Saturday’s earthquake was the strongest to hit Brazil since 2003, when a powerful 7.1-magnitude earthquake hit the same region. However, strong and deep earthquakes sometimes hit Peru in areas that are close to the border with western Brazil. They rarely cause damage.

No Tsunami Threat To Hawaii From Alaska Earthquake

The Pacific Tsunami Warning Center said a magnitude 6.1 earthquake that struck Alaska today poses no local threat of a tsunami.

 

A earthquake magnitude 6.1 (ml/mb) has struck on Sunday, 116 km SE of Cold Bay, Alaska (72 miles). Exact location, longitude -161.4719° West, latitude 54.4279° North, depth = 26.92 km.

The 6.1-magnitude earthquake has occurred at 15:35:37 / 3:35 pm (local time epicenter). A tsunami warning has been issued near Cold Bay in Alaska (Does not indicate if a tsunami actually did or will exist).

Earthquake Off Philippine Coast Hits A Region Already On High Alert

An undersea earthquake occurred Saturday off the coast of the southern Philippines. The U.S. Geological Survey says it struck at a depth of about 38 miles and had a magnitude of 7.0. According to The Associated Press, no casualties or damage had been reported as of a few hours after the quake.

It was felt in several cities in the southern Philippines and led the Pacific Tsunami Warning Center to issue a tsunami threat – which has since been lifted — for areas along the coasts of Indonesia and the Philippines.

This most recent scare, which seemed to cause little damage, is the latest seismic activity in a region reeling from disaster. On Dec. 22, a tsunami hit Indonesia and killed at least 430 people. NPR’s Anthony Kuhn reported that Indonesia’s seismic activity directors were faulty, which meant that residents were not properly warned. Kuhn also noted that Indonesians did not feel an earthquake, a common warning sign, before the tsunami struck.

A widely shared video of a concert is one of the more unsettling illustrations of how unexpected the disaster was: The local pop-rock band Seventeen was performing at a party in Java one moment and taken by a massive wave the next.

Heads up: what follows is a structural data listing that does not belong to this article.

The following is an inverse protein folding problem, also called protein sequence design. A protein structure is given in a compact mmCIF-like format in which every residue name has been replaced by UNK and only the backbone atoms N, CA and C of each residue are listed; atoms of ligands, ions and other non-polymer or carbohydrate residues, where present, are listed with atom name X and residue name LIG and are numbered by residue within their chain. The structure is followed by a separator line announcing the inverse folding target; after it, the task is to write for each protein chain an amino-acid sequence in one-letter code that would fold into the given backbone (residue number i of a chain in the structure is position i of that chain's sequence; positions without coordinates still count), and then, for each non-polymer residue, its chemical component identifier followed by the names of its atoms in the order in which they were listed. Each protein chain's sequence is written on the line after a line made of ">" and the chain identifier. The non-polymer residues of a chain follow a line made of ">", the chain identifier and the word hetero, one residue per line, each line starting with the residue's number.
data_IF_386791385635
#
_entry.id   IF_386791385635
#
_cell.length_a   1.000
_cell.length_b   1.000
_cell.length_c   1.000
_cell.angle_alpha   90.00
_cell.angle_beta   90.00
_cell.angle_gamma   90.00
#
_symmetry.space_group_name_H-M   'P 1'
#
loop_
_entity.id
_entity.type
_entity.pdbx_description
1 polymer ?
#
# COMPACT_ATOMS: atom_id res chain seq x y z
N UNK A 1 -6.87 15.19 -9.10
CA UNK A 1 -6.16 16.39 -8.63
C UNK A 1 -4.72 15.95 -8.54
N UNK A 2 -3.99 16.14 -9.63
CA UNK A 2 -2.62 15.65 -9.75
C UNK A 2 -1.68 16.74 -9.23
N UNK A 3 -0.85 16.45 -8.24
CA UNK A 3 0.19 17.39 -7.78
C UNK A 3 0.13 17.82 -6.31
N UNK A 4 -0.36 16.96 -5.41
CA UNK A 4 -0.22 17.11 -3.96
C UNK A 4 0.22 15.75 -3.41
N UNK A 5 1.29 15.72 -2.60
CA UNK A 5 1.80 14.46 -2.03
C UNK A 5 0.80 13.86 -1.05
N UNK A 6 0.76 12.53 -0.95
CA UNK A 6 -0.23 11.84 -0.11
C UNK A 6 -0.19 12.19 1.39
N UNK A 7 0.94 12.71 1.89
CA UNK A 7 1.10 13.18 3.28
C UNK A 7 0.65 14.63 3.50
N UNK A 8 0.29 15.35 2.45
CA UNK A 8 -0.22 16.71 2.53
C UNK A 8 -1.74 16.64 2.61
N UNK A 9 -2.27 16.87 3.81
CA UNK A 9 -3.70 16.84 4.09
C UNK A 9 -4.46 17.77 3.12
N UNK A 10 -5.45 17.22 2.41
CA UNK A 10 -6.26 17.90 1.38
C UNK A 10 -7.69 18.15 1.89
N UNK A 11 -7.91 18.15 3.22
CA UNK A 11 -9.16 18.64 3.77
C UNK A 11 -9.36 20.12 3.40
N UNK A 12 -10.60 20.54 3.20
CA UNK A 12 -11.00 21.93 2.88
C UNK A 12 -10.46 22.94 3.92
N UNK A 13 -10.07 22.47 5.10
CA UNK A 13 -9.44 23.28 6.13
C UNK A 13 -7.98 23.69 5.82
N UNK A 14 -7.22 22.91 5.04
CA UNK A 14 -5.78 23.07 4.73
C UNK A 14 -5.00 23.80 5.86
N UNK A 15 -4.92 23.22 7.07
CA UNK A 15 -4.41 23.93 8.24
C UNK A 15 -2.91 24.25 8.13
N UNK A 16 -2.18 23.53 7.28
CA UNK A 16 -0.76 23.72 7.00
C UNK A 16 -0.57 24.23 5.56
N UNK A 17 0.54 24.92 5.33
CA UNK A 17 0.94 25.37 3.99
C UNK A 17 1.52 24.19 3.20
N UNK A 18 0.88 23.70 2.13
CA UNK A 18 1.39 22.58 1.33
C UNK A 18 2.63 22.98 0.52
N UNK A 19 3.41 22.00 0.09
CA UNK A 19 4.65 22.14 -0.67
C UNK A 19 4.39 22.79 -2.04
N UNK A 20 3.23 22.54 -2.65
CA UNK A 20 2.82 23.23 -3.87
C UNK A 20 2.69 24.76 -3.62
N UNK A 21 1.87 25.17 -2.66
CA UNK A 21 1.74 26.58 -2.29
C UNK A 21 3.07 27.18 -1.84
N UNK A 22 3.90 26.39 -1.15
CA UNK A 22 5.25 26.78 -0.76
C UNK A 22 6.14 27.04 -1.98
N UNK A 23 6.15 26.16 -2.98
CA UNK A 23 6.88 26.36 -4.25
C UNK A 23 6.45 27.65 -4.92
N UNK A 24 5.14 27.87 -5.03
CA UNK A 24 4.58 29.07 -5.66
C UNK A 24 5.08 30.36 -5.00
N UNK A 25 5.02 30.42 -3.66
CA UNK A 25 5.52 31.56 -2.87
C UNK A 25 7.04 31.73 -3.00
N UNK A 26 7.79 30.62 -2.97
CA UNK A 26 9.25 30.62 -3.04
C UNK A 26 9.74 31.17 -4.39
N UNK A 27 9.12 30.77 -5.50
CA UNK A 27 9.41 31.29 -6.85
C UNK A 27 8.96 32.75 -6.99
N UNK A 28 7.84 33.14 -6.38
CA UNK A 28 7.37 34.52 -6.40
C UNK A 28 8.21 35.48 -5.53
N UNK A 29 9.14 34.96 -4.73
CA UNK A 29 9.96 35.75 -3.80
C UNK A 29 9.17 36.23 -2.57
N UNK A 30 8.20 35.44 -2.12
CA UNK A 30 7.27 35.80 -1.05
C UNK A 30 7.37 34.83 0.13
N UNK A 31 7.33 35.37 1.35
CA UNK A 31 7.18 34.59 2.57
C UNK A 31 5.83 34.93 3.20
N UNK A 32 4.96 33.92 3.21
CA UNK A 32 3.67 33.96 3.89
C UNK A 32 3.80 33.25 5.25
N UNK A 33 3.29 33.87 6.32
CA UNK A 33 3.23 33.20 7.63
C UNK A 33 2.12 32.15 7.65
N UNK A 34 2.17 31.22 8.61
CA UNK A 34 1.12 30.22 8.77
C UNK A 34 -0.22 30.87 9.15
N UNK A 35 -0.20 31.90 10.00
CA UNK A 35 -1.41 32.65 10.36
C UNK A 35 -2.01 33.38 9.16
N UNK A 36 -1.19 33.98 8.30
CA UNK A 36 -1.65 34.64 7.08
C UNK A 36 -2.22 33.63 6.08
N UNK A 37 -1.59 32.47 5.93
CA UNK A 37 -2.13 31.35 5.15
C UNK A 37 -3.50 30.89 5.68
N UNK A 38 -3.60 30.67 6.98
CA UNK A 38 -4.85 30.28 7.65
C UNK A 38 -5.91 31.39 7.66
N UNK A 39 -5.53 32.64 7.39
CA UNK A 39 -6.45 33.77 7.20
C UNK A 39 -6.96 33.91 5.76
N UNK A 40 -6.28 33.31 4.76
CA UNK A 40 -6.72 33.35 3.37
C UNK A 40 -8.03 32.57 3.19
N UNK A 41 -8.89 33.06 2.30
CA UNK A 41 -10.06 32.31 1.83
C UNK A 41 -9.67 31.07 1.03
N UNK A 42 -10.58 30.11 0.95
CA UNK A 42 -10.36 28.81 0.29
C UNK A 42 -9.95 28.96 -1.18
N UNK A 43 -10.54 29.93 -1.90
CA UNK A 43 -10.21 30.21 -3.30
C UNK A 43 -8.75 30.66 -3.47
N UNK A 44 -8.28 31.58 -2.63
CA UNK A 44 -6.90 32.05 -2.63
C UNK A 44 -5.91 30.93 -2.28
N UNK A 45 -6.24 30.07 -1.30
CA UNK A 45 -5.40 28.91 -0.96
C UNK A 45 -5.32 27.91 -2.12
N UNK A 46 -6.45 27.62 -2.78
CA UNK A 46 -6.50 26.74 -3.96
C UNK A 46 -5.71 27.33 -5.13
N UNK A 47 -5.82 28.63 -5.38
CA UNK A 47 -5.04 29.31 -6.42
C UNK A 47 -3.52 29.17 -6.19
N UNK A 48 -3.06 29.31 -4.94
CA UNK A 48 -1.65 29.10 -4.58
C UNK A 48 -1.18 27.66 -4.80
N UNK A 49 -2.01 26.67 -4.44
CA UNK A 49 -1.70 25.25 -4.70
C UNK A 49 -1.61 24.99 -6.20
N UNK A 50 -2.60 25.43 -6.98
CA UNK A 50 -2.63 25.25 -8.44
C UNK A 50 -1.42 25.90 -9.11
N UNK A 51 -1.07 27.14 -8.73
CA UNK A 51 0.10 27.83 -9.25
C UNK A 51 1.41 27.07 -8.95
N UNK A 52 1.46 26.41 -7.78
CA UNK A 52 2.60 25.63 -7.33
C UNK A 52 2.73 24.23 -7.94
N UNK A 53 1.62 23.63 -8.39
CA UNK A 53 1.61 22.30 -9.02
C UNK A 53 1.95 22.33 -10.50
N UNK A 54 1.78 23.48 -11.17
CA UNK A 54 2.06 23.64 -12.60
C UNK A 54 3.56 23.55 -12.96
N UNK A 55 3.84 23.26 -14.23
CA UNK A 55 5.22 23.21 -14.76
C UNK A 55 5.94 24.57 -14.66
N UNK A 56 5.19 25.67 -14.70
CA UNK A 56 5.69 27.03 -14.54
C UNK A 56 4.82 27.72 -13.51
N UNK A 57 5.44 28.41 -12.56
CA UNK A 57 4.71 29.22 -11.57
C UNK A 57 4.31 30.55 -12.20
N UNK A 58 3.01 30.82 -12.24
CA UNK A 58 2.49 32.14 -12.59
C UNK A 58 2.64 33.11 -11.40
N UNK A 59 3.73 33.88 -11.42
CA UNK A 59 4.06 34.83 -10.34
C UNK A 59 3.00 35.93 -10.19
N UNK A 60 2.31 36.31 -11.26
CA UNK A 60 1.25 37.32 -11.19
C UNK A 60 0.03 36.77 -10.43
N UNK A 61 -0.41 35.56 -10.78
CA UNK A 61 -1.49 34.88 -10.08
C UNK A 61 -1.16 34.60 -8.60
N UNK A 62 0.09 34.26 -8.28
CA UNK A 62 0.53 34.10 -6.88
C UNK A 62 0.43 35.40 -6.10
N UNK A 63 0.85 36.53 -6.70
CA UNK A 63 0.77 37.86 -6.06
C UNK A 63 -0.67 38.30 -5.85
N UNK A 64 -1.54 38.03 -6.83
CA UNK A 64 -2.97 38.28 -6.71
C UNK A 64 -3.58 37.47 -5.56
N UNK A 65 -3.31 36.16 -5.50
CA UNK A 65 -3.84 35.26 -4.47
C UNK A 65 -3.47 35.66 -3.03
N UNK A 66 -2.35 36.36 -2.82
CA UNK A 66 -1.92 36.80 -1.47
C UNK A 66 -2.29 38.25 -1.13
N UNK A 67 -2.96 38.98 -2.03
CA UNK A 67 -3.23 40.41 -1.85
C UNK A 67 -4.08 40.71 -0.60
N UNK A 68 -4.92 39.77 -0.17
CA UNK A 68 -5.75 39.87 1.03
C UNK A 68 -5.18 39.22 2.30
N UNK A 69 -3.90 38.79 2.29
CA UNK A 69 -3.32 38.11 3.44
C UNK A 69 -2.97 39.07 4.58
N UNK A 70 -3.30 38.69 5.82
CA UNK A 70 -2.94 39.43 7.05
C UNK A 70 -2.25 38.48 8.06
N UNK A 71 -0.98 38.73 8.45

Now scientists might know why last Saturday’s disaster happened. According to a statement from the European Geosciences Union, the partial collapse of Anak Krakatau, a volcano in Indonesia’s Sunda Strait, may have caused the tsunami. Researcher Raphaël Paris says Anak Krakatau’s instability will continue to pose a risk. In the EGU statement, Paris says, “There is a big uncertainty on the stability of the volcanic cone now and the probability for future collapses and tsunamis is perhaps non-negligible.”

When Anak Krakatau lost a 64-hectare portion of its west-southwest flank, tons of rocky debris fell into the sea and brought forth powerful waves. This, according to the BBC’s Jonathan Amos, could have been the source. NPR’s Julie McCarthy reports that researchers say the volcanic cone has decreased in height from 1,108 feet to just 336 feet. Satellite images also show a significant decrease in Anak Krakatau’s size.

Paris was part of a team that modeled a very similar Anak Krakatau-induced tsunami back in 2012. Mike Burton, president of the EGU Division on Geochemistry, Mineralogy, Petrology and Volcanology, said in the EGU’s statement: “The hazard scenario were therefore understood, but the management of such a hazard obviously remains a major challenge.”

The exact details of the tsunami’s cause — the nature of the eruption that triggered the loss of the flank, for example — will not be determined until researchers can access the area of the volcano, according to the BBC’s Amos.

Anak Krakatau translates to “child of Krakatau.” Anak’s parent, Krakatau (or Krakatoa), is perhaps best known for exploding in 1883. According to Hawaii Public Radio’s Neal Conan, about 100,000 people died from that eruption’s direct effects and more than 35,000 others died from resulting tsunami waves. Anak Krakatau was formed from what remained of Krakatau.

Less than three months ago, another tsunami in Indonesia killed at least 1,400 others. And in August, a 6.9 magnitude earthquake killed at least 460. A statement issued in October by Indonesia’s National Agency for Disaster Management said 1,999 natural disasters occurred in Indonesia in 2018, leaving 3,548 dead or missing.